Best books I read in 2010

Following Mark Safranski’s lead, I would like to post about the best book I read in 2010. I could go the nepotistic route and choose a certain Handbook, but we all know I have better class.

I reviewed only four books for CA last year. In order:

2010 was a light year for politics/IR-related reading as you can see from my list (I would think that Chirol’s list be much more exciting as he finished graduate school last year). There were a couple of standouts that should be mentioned here, particularly:

The Moral Landscape: How Science Can Determine Human Values by Sam Harris: An amazingly ambitious book that could change the relationship between modern science and ethics, and well worth the read. To get a taste of the controversy, check out the TED talk (and resulting commentary) that made me pre-order the book right away.

Cognitive Surplus: Creativity and Generosity in a Connected Age by Clay Shirky: Another book with an excellent TED talk, I found Cognitive Surplus better than Shirky’s first book Here Comes Everybody. That being said, it is not an easy book to comprehend. Shirky introduces a number of topics and frameworks drawing on fields such as behavioral economics, sociology, psychology and anthropology. This is a book to be studied and discussed, rather than simply consumed.

"Jonathan Strange & Mr Norrell" coverFinally, the only book to garner 5 stars in my ranking was the amazing fictional account of magic in the Victorian age: Jonathan Strange & Mr Norrell by Susanna Clarke as narrated by Simon Prebble. Simply said: a modern classic.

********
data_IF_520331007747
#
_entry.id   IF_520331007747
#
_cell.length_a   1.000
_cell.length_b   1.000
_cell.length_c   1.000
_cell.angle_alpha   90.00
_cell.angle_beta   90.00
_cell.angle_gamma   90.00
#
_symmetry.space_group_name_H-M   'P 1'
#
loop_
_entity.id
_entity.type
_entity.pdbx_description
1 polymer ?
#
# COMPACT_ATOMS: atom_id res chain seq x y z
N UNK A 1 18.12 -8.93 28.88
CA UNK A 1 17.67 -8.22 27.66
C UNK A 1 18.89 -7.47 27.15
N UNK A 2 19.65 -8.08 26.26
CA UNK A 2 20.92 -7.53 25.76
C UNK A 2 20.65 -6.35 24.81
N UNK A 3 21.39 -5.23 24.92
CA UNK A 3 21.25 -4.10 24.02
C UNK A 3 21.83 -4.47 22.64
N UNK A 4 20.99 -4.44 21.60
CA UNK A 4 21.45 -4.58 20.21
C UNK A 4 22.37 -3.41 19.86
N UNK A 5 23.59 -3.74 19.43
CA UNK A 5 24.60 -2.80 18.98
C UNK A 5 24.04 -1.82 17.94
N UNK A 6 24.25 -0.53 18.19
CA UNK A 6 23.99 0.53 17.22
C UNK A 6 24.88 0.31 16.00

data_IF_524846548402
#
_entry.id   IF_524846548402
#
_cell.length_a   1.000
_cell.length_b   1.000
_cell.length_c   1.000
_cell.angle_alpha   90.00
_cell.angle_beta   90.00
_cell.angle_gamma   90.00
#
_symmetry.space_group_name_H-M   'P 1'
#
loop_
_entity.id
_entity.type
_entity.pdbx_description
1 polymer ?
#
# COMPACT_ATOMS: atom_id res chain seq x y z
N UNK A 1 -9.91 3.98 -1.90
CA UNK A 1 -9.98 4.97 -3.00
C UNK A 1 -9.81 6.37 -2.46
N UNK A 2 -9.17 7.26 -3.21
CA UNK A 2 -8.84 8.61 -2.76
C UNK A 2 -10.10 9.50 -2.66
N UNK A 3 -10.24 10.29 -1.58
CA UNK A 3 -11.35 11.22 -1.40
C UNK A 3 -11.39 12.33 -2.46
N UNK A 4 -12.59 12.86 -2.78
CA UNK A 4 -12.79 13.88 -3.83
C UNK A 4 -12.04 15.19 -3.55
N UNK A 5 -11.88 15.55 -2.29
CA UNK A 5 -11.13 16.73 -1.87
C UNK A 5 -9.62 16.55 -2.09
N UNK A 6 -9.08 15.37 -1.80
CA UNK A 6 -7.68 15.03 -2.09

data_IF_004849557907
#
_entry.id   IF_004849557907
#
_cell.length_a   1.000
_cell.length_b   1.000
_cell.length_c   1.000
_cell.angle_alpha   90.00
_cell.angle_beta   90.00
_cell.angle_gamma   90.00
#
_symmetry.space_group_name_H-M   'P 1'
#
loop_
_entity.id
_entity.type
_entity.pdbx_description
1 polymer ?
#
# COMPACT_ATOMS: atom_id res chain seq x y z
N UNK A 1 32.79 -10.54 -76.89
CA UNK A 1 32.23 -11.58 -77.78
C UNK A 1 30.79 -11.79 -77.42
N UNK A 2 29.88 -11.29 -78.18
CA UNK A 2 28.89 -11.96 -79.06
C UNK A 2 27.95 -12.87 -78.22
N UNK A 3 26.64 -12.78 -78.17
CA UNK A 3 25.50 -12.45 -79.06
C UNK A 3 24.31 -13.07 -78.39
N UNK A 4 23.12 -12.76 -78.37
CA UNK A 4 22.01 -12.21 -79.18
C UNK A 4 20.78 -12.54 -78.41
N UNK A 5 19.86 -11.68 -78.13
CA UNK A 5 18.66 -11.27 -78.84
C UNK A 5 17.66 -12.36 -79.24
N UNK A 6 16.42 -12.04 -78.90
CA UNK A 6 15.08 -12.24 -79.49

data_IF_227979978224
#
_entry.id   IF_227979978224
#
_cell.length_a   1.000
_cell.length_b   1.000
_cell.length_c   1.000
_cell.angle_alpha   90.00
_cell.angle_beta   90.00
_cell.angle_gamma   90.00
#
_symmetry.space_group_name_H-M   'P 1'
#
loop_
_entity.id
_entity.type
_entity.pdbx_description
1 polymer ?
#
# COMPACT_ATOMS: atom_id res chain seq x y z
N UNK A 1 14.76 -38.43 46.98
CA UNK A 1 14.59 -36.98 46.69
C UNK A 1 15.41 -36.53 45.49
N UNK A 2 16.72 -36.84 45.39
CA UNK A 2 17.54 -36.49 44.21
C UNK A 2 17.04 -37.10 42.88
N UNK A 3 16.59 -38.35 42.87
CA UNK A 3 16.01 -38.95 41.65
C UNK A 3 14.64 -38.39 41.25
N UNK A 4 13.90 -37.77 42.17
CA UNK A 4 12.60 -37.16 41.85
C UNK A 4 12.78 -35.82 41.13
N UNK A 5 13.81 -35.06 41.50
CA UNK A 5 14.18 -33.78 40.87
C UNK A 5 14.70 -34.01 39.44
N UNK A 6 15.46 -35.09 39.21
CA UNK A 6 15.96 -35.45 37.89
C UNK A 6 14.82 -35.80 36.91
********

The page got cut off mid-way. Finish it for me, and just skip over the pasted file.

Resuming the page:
As for 2011, I am currently reading Evgeny Morozov’s The Net Delusion, which has been released today. Morozov was great in sending me a review copy in December (it took only 5 days compared to the 5 months to get my review copy of Kaplan’s Monsoon). Expect a review in a couple of weeks.

About Younghusband

Sir Francis Edward Younghusband (1863-1942) was a British explorer, army officer, military-political officer, and foreign correspondent born in India who led expeditions into Manchuria, Kashgar, and Tibet. He three times tried and failed to scale Mt. Everest and journeyed from China to India, crossing the Gobi desert and the Mustagh Pass (alt. c.19,000 ft/5,791 m) of the Karakoram mountain range in modern day Pakistan. Convinced of Russian designs on British interests in India, Younghusband proactively engaged in the nineteenth century spying and conflict over Central Asia between the British and the Russians known as the Great Game. "Younghusband" is a Canadian who has spent a number of years bouncing back and forth between his home country and Japan. Fluent in Japanese and English with experience in numerous other languages from Spanish to Georgian, Younghusband has travelled throughout Asia. He graduated with an MA from the War Studies Department at the Royal Military College of Canada, where he focussed on the Japanese oil industry and energy security issues. He has recently returned to Canada from Japan, and is working in the technology sector.
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3 Responses to Best books I read in 2010

  1. Aceface says:

    So you know Morozov in person?
    I was thinking about ordering the copy myself.

  2. Younghusband says:

    No, just on Twitter.

  3. Pingback: tdaxp, Ph.D. » Blog Archive » Books I’ve Read in 2010